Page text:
Before you deploy Windows 7, you should understand how some applications may break on the new OS. Then you’ll be prepared to choose the best solution to fix your broken app.
Here’s a list of the most common compatibility issues encountered on Windows 7, particularly when using an application originally designed for Windows XP.
User Account Control In Windows 7, by default, all interactive users, including members of the Administrators group, run as standard users. User Account Control (UAC) is the mechanism through which users can elevate applications to full administrator privileges. Because of UAC, applications that require administrator rights or check for administrator privileges behave differently in Windows 7, even when run by a user as administrator.
Windows Resource Protection Windows Resource Protection (WRP) is designed to protect the system in a read-only state to increase system stability, predictability, and reliability. This will affect specific files, folders, and registry keys. Updates to protected resources are restricted to the operating-system trusted installers (TrustedInstaller group), such as Windows Servicing. This helps to protect features and applications that ship with the operating system from any impact of other applications and administrators. This impact can be an issue for custom installations not detected as set up by Windows 7 when applications try to replace WRP files and registry settings and check for specific versions and values.
Internet Explorer Protected Mode In Windows 7, Windows Internet Explorer 8 processes run in IEPM with greatly restricted privileges to help protect users from attack. Internet Explorer Protected Mode (IEPM) significantly reduces the ability of an attack to write, alter, or destroy data on the user’s computer, or to install malicious code. This could affect ActiveX controls and other script code that try to modify higher integrity-level objects.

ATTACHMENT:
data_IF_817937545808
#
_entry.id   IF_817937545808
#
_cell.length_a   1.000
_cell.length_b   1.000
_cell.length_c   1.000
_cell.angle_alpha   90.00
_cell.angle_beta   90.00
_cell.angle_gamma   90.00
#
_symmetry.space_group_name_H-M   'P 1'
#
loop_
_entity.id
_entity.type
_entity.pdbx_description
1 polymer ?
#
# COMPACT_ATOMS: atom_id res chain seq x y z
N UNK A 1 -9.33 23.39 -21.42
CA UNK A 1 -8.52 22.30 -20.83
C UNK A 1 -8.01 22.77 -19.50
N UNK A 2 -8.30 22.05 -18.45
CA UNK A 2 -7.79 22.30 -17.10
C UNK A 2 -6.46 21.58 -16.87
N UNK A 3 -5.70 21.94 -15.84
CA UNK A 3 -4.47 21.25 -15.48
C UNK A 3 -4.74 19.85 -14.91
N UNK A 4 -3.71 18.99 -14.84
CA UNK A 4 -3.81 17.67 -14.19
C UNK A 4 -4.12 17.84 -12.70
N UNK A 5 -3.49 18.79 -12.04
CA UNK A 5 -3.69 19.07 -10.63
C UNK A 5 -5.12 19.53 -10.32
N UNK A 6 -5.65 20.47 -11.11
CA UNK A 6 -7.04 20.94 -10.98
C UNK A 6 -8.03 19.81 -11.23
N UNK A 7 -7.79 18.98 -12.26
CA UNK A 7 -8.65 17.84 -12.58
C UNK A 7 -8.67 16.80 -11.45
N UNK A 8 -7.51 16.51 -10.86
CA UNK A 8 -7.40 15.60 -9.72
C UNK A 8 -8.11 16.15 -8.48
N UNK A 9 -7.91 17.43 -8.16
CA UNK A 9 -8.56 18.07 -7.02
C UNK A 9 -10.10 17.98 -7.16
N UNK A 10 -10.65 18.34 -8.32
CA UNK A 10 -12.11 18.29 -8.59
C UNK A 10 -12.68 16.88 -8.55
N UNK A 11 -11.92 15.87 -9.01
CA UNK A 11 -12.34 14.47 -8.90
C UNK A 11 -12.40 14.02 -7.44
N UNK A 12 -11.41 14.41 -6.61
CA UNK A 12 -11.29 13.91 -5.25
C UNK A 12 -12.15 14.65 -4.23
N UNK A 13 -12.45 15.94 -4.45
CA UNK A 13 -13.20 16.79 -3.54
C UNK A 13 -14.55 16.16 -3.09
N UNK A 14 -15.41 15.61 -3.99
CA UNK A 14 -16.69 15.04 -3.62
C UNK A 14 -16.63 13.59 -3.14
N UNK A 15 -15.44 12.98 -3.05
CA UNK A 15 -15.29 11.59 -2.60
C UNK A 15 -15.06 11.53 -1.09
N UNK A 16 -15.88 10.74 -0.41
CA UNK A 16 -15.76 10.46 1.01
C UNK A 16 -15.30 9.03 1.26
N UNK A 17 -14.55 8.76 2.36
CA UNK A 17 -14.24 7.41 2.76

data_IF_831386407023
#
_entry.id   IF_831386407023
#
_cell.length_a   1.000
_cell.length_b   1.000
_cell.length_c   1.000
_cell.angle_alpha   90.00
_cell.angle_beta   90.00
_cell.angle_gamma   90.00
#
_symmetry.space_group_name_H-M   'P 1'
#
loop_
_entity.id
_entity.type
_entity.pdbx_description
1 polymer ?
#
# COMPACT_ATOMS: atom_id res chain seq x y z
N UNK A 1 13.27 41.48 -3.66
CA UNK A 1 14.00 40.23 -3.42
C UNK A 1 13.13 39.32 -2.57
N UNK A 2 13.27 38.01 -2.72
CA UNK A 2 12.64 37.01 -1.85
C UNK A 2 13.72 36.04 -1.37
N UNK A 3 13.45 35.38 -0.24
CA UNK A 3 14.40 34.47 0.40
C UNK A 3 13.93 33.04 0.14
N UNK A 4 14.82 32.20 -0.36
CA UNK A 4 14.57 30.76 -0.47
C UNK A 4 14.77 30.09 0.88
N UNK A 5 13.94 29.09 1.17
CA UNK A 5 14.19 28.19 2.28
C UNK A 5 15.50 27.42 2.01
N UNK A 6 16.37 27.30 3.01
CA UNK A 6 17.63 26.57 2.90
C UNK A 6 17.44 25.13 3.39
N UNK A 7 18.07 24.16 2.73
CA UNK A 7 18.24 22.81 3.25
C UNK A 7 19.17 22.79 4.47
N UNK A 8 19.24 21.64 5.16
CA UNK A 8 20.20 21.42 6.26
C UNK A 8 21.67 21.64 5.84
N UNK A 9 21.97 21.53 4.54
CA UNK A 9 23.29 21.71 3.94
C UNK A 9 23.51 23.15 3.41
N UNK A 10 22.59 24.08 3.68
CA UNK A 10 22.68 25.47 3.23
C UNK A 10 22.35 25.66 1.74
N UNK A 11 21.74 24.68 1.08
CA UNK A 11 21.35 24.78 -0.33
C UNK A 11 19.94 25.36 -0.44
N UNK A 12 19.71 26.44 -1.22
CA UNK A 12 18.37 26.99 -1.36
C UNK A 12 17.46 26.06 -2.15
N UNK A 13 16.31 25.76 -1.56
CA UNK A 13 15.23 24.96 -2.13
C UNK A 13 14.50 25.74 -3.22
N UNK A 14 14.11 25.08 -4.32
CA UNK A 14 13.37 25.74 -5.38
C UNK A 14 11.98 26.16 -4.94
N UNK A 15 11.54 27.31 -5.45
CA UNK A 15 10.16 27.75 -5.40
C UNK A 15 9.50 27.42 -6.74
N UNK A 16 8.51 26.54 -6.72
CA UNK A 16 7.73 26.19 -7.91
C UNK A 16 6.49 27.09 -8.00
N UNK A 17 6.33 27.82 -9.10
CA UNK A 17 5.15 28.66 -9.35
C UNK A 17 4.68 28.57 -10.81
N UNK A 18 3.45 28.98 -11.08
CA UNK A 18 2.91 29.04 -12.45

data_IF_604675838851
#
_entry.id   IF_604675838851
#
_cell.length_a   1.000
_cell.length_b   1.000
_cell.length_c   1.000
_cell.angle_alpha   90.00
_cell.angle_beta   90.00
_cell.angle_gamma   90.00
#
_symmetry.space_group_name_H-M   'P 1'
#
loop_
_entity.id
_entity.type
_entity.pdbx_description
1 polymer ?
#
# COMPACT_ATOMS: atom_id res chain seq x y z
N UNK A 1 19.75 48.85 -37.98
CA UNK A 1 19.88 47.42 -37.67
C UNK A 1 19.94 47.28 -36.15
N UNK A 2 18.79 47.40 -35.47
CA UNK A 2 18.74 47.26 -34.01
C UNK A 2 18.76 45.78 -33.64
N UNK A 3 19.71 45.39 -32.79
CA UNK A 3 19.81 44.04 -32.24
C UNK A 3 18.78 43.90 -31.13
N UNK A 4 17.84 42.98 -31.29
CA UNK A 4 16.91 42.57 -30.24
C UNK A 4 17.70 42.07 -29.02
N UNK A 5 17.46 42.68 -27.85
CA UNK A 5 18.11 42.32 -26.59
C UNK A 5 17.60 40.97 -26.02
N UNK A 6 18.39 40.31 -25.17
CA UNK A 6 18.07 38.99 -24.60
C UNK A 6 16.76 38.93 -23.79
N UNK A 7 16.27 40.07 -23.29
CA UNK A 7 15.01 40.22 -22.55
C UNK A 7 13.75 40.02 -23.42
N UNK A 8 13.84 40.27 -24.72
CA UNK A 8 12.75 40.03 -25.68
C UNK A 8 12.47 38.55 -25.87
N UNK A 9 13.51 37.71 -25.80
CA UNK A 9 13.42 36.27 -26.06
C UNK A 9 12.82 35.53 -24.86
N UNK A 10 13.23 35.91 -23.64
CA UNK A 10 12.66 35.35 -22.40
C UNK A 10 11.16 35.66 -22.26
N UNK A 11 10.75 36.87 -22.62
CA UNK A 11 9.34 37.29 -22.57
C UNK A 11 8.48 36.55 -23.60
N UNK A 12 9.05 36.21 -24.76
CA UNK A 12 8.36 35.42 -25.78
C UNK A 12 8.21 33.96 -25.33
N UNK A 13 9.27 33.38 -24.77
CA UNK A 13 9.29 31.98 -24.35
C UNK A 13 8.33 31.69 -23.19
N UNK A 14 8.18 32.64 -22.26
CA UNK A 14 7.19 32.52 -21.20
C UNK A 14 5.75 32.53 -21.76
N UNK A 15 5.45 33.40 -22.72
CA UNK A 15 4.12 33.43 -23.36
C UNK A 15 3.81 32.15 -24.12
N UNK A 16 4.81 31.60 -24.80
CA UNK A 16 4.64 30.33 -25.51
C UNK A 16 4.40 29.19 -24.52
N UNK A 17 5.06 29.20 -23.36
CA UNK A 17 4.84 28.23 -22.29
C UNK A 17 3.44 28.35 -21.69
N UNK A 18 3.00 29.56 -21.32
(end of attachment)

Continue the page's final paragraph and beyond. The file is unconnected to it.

Operating system and Internet Explorer versioning Many applications check the version of the operating system and behave differently or fail to run when an unexpected version number is detected. You can resolve this issue by setting appropriate compatibility modes or applying versioning shims (application-compatibility fixes).
New folder locations User folders, My Documents folders, and folders with localization have changed since Windows XP. Applications with hard-coded paths may fail. You can mitigate this by using directory junctions or by replacing hard-coded paths with appropriate API calls to get folder locations.
Session 0 isolation Running services and user applications together in Session 0 poses a security risk because these services run at an elevated privilege level and therefore are targets for malicious agents looking for a means to elevate their own privilege level. In earlier versions of the Windows operating system, services and applications run in the same session as the first user who logs on to the console (Session 0). To help protect against malicious agents in Windows 7, Session 0 has been isolated from other sessions. This could impact services that communicate with applications using window messages.